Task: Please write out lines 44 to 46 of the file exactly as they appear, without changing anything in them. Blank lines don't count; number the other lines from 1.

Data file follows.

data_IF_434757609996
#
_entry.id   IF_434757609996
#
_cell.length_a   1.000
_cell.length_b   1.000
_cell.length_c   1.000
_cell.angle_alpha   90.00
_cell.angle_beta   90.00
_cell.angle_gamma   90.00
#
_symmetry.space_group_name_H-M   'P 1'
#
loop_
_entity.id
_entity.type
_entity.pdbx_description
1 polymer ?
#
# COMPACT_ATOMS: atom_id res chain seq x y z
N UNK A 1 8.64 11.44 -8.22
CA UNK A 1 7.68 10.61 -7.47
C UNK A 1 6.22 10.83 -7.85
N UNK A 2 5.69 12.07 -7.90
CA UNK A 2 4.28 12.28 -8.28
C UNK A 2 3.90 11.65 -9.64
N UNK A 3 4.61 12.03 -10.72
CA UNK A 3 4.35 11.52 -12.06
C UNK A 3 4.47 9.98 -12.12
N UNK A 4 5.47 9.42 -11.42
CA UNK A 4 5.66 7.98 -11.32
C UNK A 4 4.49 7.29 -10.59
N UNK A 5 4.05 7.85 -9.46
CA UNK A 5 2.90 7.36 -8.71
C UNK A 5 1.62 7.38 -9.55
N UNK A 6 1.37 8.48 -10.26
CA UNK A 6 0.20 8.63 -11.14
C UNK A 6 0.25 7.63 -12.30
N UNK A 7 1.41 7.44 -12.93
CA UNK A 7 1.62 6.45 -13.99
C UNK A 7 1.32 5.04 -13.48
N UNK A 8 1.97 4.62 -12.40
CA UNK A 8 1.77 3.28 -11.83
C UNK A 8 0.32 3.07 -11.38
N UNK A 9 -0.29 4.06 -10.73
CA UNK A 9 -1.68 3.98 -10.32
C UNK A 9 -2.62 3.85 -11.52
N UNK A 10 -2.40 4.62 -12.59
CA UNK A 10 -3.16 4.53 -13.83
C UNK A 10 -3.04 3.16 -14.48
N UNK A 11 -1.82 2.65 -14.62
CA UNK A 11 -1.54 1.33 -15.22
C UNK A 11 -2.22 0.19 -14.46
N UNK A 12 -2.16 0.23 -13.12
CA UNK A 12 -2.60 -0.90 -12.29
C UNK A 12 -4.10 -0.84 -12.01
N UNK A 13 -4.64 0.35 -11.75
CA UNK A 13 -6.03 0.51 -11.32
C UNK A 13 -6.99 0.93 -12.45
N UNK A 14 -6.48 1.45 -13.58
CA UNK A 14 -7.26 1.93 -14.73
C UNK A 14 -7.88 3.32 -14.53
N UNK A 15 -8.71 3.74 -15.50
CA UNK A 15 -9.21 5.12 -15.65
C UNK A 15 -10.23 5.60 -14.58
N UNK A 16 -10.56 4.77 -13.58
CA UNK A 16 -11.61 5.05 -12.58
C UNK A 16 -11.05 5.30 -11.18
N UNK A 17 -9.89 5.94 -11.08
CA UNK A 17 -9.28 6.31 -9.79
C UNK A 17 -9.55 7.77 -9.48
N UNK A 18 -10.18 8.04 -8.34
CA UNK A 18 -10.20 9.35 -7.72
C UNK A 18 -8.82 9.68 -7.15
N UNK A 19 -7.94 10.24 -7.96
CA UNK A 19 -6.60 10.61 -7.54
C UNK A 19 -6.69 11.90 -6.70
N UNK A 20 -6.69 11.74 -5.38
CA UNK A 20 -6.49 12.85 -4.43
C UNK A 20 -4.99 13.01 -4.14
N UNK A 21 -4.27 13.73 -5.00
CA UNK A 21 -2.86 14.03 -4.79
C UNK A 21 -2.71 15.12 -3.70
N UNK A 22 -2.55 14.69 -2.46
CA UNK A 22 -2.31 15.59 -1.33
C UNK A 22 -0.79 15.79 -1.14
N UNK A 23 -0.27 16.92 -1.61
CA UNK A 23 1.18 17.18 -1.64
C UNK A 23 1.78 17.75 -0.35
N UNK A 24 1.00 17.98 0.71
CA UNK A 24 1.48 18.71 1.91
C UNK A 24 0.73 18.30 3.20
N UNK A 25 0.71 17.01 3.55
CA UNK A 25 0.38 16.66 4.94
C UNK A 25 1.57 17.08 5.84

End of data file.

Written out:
C UNK A 8 0.32 3.07 -11.38
N UNK A 9 -0.29 4.06 -10.73
CA UNK A 9 -1.68 3.98 -10.32